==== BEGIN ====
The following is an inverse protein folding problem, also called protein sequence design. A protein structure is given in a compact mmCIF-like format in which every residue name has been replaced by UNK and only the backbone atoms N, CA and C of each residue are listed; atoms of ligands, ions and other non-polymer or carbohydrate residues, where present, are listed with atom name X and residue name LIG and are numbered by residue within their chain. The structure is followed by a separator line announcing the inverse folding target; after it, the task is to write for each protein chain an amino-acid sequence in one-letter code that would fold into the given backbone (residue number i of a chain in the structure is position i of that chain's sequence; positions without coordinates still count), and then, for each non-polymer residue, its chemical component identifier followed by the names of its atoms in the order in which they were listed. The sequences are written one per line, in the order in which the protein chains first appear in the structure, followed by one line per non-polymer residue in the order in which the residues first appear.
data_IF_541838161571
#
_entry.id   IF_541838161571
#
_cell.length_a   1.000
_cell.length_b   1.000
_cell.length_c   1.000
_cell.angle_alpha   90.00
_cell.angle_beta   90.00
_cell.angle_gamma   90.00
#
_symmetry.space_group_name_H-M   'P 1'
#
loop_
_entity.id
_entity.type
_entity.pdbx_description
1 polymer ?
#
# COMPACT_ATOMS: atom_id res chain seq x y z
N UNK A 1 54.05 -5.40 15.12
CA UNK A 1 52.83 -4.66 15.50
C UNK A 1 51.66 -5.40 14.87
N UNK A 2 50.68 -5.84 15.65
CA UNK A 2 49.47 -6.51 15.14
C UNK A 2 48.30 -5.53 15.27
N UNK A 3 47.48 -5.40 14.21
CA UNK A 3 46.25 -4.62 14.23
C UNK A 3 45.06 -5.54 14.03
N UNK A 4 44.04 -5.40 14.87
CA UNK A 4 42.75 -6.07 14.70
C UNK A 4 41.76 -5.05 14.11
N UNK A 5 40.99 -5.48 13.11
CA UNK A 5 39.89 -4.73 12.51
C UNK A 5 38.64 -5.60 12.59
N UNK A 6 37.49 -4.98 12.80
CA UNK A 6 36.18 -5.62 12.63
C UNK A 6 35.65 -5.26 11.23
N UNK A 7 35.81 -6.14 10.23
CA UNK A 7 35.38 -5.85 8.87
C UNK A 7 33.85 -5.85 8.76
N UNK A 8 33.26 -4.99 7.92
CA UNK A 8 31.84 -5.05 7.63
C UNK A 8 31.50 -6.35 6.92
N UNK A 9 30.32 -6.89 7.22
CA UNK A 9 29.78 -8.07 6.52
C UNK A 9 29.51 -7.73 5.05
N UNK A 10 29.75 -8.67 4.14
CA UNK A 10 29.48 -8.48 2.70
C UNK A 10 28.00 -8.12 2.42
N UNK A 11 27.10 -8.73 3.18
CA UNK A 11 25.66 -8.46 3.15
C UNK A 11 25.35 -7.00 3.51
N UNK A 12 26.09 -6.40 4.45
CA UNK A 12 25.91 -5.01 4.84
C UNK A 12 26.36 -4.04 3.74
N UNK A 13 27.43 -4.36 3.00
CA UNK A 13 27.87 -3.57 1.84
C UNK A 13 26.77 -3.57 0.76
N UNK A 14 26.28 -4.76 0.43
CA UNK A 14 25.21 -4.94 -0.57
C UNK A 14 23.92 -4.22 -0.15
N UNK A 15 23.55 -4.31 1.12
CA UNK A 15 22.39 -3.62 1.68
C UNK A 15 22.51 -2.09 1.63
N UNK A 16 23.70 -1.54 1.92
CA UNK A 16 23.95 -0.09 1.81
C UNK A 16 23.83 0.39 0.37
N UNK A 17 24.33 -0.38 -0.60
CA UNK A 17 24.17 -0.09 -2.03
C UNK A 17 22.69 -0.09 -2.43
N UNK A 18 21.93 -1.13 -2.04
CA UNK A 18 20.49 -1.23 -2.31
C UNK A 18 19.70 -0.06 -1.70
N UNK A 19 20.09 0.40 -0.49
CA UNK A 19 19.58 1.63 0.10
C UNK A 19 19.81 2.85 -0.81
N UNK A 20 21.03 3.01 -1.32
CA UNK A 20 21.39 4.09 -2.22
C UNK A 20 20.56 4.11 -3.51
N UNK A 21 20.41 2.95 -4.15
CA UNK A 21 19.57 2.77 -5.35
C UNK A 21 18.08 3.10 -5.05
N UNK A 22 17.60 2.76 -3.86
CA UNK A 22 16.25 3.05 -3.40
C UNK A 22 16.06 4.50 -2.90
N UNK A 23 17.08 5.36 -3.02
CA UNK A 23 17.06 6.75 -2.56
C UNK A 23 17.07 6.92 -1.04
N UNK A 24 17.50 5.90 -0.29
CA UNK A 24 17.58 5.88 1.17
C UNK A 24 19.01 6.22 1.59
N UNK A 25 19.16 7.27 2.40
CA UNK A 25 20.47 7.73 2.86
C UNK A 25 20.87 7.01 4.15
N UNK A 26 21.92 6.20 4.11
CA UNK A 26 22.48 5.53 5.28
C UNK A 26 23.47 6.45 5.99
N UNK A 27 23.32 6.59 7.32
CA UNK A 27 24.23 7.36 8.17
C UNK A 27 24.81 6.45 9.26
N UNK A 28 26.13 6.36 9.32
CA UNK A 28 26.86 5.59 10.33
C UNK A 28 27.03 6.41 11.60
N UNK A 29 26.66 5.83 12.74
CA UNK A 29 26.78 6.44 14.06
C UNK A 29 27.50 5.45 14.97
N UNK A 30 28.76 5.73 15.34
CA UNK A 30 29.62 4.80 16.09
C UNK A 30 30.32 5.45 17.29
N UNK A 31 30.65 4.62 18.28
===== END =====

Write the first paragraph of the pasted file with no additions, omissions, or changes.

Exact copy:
The following is an inverse protein folding problem, also called protein sequence design. A protein structure is given in a compact mmCIF-like format in which every residue name has been replaced by UNK and only the backbone atoms N, CA and C of each residue are listed; atoms of ligands, ions and other non-polymer or carbohydrate residues, where present, are listed with atom name X and residue name LIG and are numbered by residue within their chain. The structure is followed by a separator line announcing the inverse folding target; after it, the task is to write for each protein chain an amino-acid sequence in one-letter code that would fold into the given backbone (residue number i of a chain in the structure is position i of that chain's sequence; positions without coordinates still count), and then, for each non-polymer residue, its chemical component identifier followed by the names of its atoms in the order in which they were listed. The sequences are written one per line, in the order in which the protein chains first appear in the structure, followed by one line per non-polymer residue in the order in which the residues first appear.